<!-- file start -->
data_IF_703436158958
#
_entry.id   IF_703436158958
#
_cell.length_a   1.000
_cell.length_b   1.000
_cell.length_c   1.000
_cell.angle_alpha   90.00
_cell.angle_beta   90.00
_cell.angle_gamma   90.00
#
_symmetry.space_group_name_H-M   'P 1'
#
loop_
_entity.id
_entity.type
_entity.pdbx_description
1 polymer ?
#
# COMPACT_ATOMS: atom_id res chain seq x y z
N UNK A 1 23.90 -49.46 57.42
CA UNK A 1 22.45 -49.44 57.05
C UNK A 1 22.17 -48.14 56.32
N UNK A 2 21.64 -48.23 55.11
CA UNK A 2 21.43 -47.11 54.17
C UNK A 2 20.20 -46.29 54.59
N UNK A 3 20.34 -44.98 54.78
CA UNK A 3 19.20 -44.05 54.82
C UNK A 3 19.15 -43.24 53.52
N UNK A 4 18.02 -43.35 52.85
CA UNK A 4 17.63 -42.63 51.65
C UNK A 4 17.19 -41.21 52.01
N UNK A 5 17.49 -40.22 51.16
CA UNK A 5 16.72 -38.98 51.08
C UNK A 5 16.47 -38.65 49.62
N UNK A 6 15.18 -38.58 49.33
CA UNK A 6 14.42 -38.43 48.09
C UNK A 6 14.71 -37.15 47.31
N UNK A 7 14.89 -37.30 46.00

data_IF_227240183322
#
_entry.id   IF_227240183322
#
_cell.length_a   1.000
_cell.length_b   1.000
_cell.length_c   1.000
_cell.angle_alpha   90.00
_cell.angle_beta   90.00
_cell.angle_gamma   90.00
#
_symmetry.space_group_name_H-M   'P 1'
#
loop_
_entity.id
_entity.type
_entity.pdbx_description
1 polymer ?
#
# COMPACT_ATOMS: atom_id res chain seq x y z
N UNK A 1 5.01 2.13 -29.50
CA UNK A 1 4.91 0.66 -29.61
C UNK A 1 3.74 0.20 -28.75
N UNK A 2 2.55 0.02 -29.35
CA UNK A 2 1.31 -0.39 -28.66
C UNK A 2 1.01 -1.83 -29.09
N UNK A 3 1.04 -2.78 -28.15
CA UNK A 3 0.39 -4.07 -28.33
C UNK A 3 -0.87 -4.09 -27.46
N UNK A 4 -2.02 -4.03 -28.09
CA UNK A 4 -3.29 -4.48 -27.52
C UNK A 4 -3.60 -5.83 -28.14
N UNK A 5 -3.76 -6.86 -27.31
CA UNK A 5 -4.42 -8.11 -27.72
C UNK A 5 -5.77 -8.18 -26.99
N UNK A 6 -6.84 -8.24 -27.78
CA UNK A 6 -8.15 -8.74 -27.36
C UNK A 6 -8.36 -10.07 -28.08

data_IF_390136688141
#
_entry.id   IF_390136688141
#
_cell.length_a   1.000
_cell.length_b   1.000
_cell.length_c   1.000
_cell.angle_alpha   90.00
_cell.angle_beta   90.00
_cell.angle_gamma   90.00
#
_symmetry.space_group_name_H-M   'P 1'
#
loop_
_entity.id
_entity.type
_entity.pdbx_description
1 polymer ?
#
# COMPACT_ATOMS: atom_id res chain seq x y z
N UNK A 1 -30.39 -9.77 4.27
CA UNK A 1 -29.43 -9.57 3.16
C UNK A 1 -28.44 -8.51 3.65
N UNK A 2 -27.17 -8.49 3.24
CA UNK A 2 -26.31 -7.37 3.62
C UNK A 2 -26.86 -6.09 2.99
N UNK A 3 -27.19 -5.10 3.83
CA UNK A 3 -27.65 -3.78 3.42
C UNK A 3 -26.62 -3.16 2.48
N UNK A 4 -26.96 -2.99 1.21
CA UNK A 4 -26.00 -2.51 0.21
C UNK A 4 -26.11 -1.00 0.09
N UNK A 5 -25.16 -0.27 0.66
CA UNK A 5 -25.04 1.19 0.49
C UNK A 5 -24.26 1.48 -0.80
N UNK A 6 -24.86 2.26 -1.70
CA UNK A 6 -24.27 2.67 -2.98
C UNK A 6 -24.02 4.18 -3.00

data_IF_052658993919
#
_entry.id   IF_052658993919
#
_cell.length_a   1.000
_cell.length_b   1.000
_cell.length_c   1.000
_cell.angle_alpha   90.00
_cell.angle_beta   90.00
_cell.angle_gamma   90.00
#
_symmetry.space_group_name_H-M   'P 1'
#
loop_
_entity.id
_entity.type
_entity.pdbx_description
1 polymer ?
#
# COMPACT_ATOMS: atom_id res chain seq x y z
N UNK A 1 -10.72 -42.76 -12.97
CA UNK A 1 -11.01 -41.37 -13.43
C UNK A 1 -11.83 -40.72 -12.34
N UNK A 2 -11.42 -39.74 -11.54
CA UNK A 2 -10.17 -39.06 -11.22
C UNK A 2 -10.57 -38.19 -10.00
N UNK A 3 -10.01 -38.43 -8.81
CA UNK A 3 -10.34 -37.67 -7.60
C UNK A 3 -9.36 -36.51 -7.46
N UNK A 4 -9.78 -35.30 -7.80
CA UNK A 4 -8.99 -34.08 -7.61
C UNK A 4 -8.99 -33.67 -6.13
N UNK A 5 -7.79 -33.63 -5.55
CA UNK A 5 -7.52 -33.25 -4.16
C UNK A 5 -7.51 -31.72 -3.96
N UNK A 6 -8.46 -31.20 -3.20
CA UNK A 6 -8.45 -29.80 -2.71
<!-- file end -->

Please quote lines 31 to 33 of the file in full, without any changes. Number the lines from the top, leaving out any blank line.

CA UNK A 4 17.63 -42.63 51.65
C UNK A 4 17.19 -41.21 52.01
N UNK A 5 17.49 -40.22 51.16